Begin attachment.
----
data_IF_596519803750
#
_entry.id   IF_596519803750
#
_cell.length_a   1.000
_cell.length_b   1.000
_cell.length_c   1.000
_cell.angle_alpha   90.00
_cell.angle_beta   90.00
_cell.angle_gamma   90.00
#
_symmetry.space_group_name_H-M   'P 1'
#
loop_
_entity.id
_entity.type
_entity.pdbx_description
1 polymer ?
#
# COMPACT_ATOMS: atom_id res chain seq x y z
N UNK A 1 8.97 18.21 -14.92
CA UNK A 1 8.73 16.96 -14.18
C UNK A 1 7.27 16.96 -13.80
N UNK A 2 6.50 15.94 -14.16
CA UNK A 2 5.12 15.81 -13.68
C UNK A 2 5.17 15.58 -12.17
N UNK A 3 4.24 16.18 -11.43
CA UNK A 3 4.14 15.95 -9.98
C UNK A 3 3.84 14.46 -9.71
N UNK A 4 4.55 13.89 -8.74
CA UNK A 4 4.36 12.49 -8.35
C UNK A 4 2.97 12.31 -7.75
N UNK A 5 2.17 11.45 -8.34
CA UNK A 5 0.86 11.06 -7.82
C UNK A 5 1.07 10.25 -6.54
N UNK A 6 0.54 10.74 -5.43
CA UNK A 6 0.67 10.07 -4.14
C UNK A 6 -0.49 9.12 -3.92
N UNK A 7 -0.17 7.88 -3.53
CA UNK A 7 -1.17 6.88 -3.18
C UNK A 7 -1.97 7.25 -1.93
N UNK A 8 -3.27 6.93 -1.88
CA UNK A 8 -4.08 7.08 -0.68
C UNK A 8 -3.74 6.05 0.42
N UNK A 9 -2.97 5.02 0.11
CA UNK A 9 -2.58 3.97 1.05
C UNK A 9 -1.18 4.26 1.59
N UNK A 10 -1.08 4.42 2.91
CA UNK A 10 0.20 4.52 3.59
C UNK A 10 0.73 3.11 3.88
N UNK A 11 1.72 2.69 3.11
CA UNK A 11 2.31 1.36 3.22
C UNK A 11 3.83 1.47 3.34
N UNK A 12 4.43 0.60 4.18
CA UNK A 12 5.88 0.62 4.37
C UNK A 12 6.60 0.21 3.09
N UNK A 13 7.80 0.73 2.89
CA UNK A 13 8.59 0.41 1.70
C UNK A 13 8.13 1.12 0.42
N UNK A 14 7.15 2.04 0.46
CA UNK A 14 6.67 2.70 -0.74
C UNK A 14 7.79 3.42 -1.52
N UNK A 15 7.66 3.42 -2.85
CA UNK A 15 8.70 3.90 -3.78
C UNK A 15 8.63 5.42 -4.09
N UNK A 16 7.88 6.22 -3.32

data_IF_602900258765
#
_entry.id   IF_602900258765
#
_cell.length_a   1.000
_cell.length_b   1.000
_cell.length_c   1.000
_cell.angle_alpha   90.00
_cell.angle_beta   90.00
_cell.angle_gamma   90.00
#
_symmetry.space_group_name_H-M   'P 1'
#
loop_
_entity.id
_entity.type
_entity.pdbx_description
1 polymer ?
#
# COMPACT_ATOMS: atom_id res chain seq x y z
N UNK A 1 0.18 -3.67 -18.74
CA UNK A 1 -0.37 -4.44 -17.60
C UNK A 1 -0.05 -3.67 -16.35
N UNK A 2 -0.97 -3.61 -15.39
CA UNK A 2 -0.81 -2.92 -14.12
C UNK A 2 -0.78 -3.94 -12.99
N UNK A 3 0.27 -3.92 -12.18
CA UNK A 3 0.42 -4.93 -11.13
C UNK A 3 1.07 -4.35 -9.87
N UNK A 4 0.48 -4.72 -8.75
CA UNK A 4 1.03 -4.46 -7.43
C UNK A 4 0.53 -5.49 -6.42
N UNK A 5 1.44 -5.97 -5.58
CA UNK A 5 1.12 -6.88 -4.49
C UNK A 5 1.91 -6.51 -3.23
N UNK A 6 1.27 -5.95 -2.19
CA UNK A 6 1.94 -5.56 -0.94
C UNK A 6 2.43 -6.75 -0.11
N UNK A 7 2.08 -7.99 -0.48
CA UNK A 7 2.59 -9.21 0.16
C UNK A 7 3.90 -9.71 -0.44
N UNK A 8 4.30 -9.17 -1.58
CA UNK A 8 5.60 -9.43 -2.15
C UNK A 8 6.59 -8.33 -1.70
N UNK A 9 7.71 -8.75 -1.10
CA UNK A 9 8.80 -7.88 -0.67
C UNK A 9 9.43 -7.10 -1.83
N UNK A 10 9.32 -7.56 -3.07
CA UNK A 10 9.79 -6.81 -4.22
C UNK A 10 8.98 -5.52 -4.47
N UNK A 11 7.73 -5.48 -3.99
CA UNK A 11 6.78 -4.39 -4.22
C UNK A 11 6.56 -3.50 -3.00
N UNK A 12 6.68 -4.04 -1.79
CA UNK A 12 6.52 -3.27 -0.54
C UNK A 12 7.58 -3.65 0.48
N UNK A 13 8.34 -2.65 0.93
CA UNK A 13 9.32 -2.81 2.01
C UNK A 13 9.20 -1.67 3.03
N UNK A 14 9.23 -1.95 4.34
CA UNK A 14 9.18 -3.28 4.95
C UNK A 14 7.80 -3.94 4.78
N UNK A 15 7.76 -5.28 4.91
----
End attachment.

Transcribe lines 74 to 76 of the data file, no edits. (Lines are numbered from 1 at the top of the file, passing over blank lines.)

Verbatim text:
_cell.angle_alpha   90.00
_cell.angle_beta   90.00
_cell.angle_gamma   90.00